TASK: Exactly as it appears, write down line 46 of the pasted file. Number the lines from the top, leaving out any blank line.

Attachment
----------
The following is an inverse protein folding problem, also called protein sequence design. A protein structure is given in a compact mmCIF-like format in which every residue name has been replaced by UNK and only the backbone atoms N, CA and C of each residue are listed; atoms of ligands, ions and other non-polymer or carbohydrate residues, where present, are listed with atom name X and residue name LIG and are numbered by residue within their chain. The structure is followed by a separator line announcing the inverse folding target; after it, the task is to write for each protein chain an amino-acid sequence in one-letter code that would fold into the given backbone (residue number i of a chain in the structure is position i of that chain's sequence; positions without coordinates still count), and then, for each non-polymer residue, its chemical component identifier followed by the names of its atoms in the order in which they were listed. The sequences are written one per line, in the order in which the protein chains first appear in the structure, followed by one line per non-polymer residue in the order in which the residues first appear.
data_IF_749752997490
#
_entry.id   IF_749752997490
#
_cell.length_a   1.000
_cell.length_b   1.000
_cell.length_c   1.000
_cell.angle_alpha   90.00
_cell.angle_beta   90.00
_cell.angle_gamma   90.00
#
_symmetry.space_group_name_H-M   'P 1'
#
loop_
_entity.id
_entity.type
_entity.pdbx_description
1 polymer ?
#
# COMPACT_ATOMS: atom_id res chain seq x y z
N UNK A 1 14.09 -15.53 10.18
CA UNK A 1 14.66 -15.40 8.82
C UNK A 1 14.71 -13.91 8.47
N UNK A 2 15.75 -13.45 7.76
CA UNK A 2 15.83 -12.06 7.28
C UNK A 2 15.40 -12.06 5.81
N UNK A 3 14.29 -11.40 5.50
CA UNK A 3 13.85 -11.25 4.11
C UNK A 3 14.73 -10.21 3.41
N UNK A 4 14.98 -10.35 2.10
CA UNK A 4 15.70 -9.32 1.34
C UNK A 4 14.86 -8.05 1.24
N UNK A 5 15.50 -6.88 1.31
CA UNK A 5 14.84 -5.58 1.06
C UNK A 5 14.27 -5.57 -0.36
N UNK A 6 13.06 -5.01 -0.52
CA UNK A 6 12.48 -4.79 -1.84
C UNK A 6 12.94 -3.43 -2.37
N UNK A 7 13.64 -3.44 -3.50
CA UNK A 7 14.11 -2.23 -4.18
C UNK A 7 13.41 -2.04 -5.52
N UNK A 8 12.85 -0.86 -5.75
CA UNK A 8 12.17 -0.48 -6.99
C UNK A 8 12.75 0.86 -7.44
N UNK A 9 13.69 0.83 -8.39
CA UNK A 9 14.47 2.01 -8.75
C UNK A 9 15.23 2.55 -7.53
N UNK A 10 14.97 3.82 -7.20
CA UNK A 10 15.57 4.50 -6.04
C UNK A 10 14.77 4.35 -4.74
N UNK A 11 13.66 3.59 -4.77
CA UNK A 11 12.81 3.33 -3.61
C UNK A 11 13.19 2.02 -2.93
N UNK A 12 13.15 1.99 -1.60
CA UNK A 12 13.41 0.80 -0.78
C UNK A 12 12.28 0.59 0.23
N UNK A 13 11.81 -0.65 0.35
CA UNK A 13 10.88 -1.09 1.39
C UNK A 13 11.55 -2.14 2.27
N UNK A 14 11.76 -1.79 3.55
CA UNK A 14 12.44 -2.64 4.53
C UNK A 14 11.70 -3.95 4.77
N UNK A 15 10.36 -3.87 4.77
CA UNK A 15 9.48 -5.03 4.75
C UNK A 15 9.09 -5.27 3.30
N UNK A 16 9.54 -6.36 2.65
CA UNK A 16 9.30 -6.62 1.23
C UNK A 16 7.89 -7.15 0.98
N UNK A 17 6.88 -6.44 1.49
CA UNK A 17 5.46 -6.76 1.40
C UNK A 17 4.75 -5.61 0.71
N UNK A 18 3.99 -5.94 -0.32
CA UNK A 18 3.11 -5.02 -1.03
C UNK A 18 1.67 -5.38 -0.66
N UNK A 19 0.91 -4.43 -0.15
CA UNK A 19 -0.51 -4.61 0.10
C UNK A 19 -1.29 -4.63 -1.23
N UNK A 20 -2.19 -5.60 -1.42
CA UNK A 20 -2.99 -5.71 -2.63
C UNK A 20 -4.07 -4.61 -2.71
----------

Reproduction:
N UNK A 9 13.69 0.83 -8.39